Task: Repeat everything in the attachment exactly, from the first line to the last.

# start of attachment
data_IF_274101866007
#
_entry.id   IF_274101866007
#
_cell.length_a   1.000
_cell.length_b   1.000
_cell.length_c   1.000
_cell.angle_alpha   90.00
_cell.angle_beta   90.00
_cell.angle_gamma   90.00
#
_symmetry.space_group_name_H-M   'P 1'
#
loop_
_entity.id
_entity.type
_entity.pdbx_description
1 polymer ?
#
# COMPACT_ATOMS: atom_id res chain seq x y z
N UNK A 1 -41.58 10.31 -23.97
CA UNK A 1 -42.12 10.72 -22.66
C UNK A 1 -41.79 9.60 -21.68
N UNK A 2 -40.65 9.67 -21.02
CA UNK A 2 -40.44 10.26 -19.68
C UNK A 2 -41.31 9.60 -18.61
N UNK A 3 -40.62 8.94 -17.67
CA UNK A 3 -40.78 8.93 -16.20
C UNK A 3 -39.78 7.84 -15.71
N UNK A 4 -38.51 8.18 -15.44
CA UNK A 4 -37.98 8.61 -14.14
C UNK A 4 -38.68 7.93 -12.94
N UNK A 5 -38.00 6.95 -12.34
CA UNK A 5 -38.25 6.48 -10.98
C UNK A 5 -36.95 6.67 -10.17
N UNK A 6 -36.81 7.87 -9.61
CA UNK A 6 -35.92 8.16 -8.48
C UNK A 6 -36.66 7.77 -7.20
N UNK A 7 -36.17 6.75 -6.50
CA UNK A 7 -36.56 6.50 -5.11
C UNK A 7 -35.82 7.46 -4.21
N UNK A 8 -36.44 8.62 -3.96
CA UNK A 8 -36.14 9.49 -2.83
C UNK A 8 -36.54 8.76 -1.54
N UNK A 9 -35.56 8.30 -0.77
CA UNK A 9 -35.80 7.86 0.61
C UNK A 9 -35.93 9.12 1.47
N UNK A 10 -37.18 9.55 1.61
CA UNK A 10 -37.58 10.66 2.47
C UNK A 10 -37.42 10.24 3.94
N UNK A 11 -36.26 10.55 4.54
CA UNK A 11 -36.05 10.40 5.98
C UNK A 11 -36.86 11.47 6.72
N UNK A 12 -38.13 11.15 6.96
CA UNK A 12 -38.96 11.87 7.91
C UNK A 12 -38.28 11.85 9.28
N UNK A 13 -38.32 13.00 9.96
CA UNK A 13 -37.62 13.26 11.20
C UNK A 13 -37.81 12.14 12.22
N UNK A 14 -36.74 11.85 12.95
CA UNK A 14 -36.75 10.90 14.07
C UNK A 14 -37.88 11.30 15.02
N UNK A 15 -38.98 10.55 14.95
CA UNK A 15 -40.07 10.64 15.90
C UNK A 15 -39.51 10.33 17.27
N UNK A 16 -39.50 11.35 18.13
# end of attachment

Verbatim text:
data_IF_274101866007
#
_entry.id   IF_274101866007
#
_cell.length_a   1.000
_cell.length_b   1.000
_cell.length_c   1.000
_cell.angle_alpha   90.00
_cell.angle_beta   90.00
_cell.angle_gamma   90.00
#
_symmetry.space_group_name_H-M   'P 1'
#
loop_
_entity.id
_entity.type
_entity.pdbx_description
1 polymer ?
#
# COMPACT_ATOMS: atom_id res chain seq x y z
N UNK A 1 -41.58 10.31 -23.97
CA UNK A 1 -42.12 10.72 -22.66
C UNK A 1 -41.79 9.60 -21.68
N UNK A 2 -40.65 9.67 -21.02
CA UNK A 2 -40.44 10.26 -19.68
C UNK A 2 -41.31 9.60 -18.61
N UNK A 3 -40.62 8.94 -17.67
CA UNK A 3 -40.78 8.93 -16.20
C UNK A 3 -39.78 7.84 -15.71
N UNK A 4 -38.51 8.18 -15.44
CA UNK A 4 -37.98 8.61 -14.14
C UNK A 4 -38.68 7.93 -12.94
N UNK A 5 -38.00 6.95 -12.34
CA UNK A 5 -38.25 6.48 -10.98
C UNK A 5 -36.95 6.67 -10.17
N UNK A 6 -36.81 7.87 -9.61
CA UNK A 6 -35.92 8.16 -8.48
C UNK A 6 -36.66 7.77 -7.20
N UNK A 7 -36.17 6.75 -6.50
CA UNK A 7 -36.56 6.50 -5.11
C UNK A 7 -35.82 7.46 -4.21
N UNK A 8 -36.44 8.62 -3.96
CA UNK A 8 -36.14 9.49 -2.83
C UNK A 8 -36.54 8.76 -1.54
N UNK A 9 -35.56 8.30 -0.77
CA UNK A 9 -35.80 7.86 0.61
C UNK A 9 -35.93 9.12 1.47
N UNK A 10 -37.18 9.55 1.61
CA UNK A 10 -37.58 10.66 2.47
C UNK A 10 -37.42 10.24 3.94
N UNK A 11 -36.26 10.55 4.54
CA UNK A 11 -36.05 10.40 5.98
C UNK A 11 -36.86 11.47 6.72
N UNK A 12 -38.13 11.15 6.96
CA UNK A 12 -38.96 11.87 7.91
C UNK A 12 -38.28 11.85 9.28
N UNK A 13 -38.32 13.00 9.96
CA UNK A 13 -37.62 13.26 11.20
C UNK A 13 -37.81 12.14 12.22
N UNK A 14 -36.74 11.85 12.95
CA UNK A 14 -36.75 10.90 14.07
C UNK A 14 -37.88 11.30 15.02
N UNK A 15 -38.98 10.55 14.95
CA UNK A 15 -40.07 10.64 15.90
C UNK A 15 -39.51 10.33 17.27
N UNK A 16 -39.50 11.35 18.13